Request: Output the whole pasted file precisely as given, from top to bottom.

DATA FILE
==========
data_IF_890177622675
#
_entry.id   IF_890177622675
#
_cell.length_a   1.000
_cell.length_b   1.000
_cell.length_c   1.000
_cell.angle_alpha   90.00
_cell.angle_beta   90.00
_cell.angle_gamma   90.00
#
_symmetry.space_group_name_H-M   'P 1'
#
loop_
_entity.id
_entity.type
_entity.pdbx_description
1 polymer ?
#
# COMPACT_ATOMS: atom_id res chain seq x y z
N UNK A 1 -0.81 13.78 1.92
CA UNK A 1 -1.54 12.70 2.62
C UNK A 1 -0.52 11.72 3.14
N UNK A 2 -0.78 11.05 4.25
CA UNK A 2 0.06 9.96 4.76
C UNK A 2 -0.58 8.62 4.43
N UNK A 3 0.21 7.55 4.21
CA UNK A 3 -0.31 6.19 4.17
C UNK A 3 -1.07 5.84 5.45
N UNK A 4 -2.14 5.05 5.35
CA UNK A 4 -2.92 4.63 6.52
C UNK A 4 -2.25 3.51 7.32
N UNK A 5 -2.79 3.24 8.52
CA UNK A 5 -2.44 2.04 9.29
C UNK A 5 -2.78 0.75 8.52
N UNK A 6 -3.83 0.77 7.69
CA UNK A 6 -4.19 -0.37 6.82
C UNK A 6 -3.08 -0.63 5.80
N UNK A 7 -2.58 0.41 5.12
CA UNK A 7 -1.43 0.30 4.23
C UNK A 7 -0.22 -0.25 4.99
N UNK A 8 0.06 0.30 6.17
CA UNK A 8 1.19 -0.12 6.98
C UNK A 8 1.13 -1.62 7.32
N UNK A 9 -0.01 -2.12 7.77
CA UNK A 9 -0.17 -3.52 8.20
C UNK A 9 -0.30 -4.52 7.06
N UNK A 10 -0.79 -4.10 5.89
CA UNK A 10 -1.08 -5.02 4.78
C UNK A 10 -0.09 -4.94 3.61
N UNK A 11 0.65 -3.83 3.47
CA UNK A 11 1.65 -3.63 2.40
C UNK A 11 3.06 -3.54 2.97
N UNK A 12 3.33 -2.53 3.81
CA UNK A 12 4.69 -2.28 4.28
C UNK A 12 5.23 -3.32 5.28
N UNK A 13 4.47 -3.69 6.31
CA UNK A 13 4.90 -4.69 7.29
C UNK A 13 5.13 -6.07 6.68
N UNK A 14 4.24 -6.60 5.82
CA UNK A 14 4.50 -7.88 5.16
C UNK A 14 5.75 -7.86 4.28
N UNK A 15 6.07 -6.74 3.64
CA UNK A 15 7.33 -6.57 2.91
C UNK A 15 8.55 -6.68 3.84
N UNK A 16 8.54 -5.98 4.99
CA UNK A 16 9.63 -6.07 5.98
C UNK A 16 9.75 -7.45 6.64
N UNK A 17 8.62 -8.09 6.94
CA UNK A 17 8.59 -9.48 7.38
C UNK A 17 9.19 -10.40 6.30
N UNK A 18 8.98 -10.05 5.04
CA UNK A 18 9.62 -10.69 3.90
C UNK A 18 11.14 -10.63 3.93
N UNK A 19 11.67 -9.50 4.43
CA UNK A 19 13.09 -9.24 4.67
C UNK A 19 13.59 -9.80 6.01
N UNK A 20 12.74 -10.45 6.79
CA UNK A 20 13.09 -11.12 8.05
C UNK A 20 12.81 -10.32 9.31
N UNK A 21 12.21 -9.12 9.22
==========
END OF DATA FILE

data_IF_890177622675
#
_entry.id   IF_890177622675
#
_cell.length_a   1.000
_cell.length_b   1.000
_cell.length_c   1.000
_cell.angle_alpha   90.00
_cell.angle_beta   90.00
_cell.angle_gamma   90.00
#
_symmetry.space_group_name_H-M   'P 1'
#
loop_
_entity.id
_entity.type
_entity.pdbx_description
1 polymer ?
#
# COMPACT_ATOMS: atom_id res chain seq x y z
N UNK A 1 -0.81 13.78 1.92
CA UNK A 1 -1.54 12.70 2.62
C UNK A 1 -0.52 11.72 3.14
N UNK A 2 -0.78 11.05 4.25
CA UNK A 2 0.06 9.96 4.76
C UNK A 2 -0.58 8.62 4.43
N UNK A 3 0.21 7.55 4.21
CA UNK A 3 -0.31 6.19 4.17
C UNK A 3 -1.07 5.84 5.45
N UNK A 4 -2.14 5.05 5.35
CA UNK A 4 -2.92 4.63 6.52
C UNK A 4 -2.25 3.51 7.32
N UNK A 5 -2.79 3.24 8.52
CA UNK A 5 -2.44 2.04 9.29
C UNK A 5 -2.78 0.75 8.52
N UNK A 6 -3.83 0.77 7.69
CA UNK A 6 -4.19 -0.37 6.82
C UNK A 6 -3.08 -0.63 5.80
N UNK A 7 -2.58 0.41 5.12
CA UNK A 7 -1.43 0.30 4.23
C UNK A 7 -0.22 -0.25 4.99
N UNK A 8 0.06 0.30 6.17
CA UNK A 8 1.19 -0.12 6.98
C UNK A 8 1.13 -1.62 7.32
N UNK A 9 -0.01 -2.12 7.77
CA UNK A 9 -0.17 -3.52 8.20
C UNK A 9 -0.30 -4.52 7.06
N UNK A 10 -0.79 -4.10 5.89
CA UNK A 10 -1.08 -5.02 4.78
C UNK A 10 -0.09 -4.94 3.61
N UNK A 11 0.65 -3.83 3.47
CA UNK A 11 1.65 -3.63 2.40
C UNK A 11 3.06 -3.54 2.97
N UNK A 12 3.33 -2.53 3.81
CA UNK A 12 4.69 -2.28 4.28
C UNK A 12 5.23 -3.32 5.28
N UNK A 13 4.47 -3.69 6.31
CA UNK A 13 4.90 -4.69 7.29
C UNK A 13 5.13 -6.07 6.68
N UNK A 14 4.24 -6.60 5.82
CA UNK A 14 4.50 -7.88 5.16
C UNK A 14 5.75 -7.86 4.28
N UNK A 15 6.07 -6.74 3.64
CA UNK A 15 7.33 -6.57 2.91
C UNK A 15 8.55 -6.68 3.84
N UNK A 16 8.54 -5.98 4.99
CA UNK A 16 9.63 -6.07 5.98
C UNK A 16 9.75 -7.45 6.64
N UNK A 17 8.62 -8.09 6.94
CA UNK A 17 8.59 -9.48 7.38
C UNK A 17 9.19 -10.40 6.30
N UNK A 18 8.98 -10.05 5.04
CA UNK A 18 9.62 -10.69 3.90
C UNK A 18 11.14 -10.63 3.93
N UNK A 19 11.67 -9.50 4.43
CA UNK A 19 13.09 -9.24 4.67
C UNK A 19 13.59 -9.80 6.01
N UNK A 20 12.74 -10.45 6.79
CA UNK A 20 13.09 -11.12 8.05
C UNK A 20 12.81 -10.32 9.31
N UNK A 21 12.21 -9.12 9.22